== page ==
Is a Pure-Play Quantum Computing Company a Good Long-Term Play?

While not exactly new, quantum computing companies are new enough to be both mysterious and exciting to an average investor. Mysterious because most of us will never understand exactly how they work, and exciting because they promise to become a massive market over the next decade or two or three. Boston Consulting Group, for example, has noted that the market for quantum computing could be as much worth as $5 billion in the near term and $450 billion to $850 billion by 2040.

The potential size of the market has attracted some big players. Alphabet, Amazon, IBM, Microsoft, Honeywell and Nvidia all have market caps of more than $100 billion and a relatively long history of R&D in quantum computing. Applications of the technology include compute-intensive areas like new drug discovery, material science, finance and climatology.

The competitive landscape is also populated by five publicly traded companies. The newest is D-Wave Quantum Inc. (NYSE: QBTS), which completed a SPAC merger Monday between blank check company DPCM Capital and quantum computing firm D-Wave Systems. The first pure-play quantum computing firm to come public was IonQ Inc. (NYSE: IONQ), which also came public in a SPAC merger in October of last year.

Since then, there are Arquit Quantum Inc. (NASDAQ: ARQQ), Quantum Computing Inc. (NASDAQ: QUBT) and Rigetti Computing Inc. (NYSE: RGTI). There is even a quantum-themed ETF, Defiance Quantum ETF (NYSEAMERICAN: QTUM). Honeywell spun off its quantum solutions division, which then merged with Cambridge Quantum to form Quantinuum in late November last year. Honeywell retains a majority stake in Quantinuum.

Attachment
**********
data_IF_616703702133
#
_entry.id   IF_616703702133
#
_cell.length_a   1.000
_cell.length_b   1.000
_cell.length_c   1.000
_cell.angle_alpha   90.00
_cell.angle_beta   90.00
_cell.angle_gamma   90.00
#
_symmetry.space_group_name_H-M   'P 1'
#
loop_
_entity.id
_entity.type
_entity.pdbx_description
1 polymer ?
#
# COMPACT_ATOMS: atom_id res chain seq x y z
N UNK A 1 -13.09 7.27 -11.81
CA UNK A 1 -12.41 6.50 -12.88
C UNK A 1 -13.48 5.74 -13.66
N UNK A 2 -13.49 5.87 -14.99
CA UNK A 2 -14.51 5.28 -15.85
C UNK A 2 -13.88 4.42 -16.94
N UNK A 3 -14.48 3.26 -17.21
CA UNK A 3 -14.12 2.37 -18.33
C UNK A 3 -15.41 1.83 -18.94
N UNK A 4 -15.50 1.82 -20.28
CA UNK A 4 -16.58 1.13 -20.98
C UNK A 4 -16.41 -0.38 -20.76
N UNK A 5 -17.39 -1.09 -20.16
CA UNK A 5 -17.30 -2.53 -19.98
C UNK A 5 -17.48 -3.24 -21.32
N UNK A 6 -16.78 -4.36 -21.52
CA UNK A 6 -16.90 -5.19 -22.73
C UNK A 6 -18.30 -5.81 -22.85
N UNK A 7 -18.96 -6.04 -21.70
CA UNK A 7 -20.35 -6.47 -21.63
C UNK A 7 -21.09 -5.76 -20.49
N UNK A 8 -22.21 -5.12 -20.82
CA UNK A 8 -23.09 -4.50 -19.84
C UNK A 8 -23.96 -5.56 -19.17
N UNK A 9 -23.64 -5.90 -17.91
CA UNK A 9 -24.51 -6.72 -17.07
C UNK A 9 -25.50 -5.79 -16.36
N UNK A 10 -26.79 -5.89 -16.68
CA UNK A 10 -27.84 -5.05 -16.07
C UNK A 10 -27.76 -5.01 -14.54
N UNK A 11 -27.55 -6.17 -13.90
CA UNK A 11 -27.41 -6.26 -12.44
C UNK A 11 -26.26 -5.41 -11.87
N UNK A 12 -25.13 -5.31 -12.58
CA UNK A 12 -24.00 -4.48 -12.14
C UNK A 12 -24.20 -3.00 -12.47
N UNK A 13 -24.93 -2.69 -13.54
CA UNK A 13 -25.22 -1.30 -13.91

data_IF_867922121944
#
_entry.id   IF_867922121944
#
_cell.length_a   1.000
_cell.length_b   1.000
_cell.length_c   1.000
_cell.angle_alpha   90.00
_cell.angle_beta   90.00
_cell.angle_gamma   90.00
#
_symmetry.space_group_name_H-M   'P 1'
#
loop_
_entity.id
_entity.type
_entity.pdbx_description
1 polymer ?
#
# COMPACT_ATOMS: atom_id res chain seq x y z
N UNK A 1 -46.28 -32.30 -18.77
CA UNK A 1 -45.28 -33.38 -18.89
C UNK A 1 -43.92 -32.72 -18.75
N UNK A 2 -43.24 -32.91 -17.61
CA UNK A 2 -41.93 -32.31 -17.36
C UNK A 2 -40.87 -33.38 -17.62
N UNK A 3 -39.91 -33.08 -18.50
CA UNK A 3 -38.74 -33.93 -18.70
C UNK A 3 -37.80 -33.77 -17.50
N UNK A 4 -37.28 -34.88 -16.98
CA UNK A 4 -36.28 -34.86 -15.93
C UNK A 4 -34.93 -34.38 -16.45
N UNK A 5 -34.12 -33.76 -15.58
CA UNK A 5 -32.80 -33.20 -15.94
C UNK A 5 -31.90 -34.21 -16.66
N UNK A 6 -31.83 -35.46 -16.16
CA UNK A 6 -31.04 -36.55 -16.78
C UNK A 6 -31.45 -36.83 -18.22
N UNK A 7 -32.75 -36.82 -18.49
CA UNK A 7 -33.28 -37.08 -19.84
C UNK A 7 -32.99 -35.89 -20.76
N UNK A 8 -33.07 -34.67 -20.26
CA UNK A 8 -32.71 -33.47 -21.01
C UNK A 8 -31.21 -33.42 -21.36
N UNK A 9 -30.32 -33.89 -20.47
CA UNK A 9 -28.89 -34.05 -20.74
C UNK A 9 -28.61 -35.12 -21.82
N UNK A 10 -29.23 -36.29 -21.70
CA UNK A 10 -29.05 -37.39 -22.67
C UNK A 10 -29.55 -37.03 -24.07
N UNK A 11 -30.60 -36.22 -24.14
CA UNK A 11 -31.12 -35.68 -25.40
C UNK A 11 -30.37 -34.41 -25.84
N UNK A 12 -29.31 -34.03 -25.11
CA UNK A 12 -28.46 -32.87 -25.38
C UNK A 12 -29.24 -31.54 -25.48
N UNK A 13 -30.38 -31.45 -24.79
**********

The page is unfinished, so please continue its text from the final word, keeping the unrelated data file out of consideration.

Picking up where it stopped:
Here is a look at each of the five pure-play quantum computing companies. Keep in mind that these are highly speculative investments that may take years to prove profitable. Also remember that they are taking on some very deep-pocketed rivals.

D-Wave raised $340 million at a market value of around $1.6 billion when it closed its merger with DPCM and began trading on Monday. The stock closed at $10.00 after the first day of trading, up about 11.4%. The stock traded down 6.2% shortly before noon on Tuesday.

The company’s quantum annealing processors rely on a fundamental rule of physics that everything tends to seek a minimum energy state. D-Wave’s qubit processing unit uses that rule to optimize finding the low-energy states of a problem and to sample the low-energy states to solve machine learning problems.

IonQ raised $636 million at a market value of about $2 billion at its October public launch. The company’s current market cap is around $1.1 billion. Since the SPAC merger that brought the company public, the stock is down about 38%. The stock traded down about 7.8% on Tuesday at $5.66, in a 52-week range of $4.16 to $35.90.

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